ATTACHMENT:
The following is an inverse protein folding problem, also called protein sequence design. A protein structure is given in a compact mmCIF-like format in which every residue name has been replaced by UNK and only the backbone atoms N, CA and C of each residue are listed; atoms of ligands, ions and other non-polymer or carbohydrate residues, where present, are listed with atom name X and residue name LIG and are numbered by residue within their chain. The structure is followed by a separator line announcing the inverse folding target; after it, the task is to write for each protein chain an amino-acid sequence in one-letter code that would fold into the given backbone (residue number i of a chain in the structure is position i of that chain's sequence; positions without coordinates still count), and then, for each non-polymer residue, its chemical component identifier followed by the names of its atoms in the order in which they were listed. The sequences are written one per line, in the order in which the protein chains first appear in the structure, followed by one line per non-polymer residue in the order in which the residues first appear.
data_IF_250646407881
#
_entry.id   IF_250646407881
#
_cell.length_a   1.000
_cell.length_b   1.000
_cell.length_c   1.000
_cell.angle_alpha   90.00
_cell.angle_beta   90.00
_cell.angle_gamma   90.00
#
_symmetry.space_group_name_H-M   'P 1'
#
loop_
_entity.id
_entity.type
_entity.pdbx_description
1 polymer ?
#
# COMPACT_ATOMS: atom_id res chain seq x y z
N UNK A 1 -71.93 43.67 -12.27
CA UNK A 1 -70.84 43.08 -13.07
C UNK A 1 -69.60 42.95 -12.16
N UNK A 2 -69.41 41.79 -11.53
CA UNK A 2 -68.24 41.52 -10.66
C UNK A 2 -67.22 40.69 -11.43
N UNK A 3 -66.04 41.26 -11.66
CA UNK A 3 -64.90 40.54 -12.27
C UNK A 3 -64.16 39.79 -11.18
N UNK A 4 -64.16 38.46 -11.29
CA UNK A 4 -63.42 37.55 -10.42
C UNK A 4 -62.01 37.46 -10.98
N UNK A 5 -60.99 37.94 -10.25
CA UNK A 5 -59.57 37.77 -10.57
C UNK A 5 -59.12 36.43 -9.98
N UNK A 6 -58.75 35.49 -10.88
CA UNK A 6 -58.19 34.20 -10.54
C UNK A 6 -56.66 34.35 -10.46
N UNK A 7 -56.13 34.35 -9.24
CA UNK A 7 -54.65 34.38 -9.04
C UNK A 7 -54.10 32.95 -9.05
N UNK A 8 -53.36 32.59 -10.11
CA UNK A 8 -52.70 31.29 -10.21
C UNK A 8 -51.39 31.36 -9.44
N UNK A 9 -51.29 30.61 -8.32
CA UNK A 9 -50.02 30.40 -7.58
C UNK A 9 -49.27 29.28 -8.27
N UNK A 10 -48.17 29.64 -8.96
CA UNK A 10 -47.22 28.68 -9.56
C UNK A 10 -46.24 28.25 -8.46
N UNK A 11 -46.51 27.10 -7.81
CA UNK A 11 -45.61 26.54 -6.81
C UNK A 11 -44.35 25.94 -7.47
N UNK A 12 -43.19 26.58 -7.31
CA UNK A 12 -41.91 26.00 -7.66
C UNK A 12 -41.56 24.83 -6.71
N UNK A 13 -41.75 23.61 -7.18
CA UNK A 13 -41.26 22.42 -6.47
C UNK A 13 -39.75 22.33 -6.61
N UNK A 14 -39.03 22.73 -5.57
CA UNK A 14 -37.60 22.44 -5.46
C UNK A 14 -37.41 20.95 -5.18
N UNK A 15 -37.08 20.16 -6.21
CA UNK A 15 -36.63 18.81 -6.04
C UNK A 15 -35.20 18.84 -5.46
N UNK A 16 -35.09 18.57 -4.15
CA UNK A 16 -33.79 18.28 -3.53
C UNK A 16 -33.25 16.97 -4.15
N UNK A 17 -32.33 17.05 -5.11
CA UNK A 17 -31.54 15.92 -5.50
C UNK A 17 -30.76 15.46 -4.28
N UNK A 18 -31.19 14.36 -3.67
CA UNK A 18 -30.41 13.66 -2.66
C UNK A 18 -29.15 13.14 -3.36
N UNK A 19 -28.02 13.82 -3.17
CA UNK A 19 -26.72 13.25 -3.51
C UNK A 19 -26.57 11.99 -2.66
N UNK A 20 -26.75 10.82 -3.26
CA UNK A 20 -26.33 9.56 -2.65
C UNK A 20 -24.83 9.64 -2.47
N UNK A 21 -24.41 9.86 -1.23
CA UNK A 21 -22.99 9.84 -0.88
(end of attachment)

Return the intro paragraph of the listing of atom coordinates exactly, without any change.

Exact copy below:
The following is an inverse protein folding problem, also called protein sequence design. A protein structure is given in a compact mmCIF-like format in which every residue name has been replaced by UNK and only the backbone atoms N, CA and C of each residue are listed; atoms of ligands, ions and other non-polymer or carbohydrate residues, where present, are listed with atom name X and residue name LIG and are numbered by residue within their chain. The structure is followed by a separator line announcing the inverse folding target; after it, the task is to write for each protein chain an amino-acid sequence in one-letter code that would fold into the given backbone (residue number i of a chain in the structure is position i of that chain's sequence; positions without coordinates still count), and then, for each non-polymer residue, its chemical component identifier followed by the names of its atoms in the order in which they were listed. The sequences are written one per line, in the order in which the protein chains first appear in the structure, followed by one line per non-polymer residue in the order in which the residues first appear.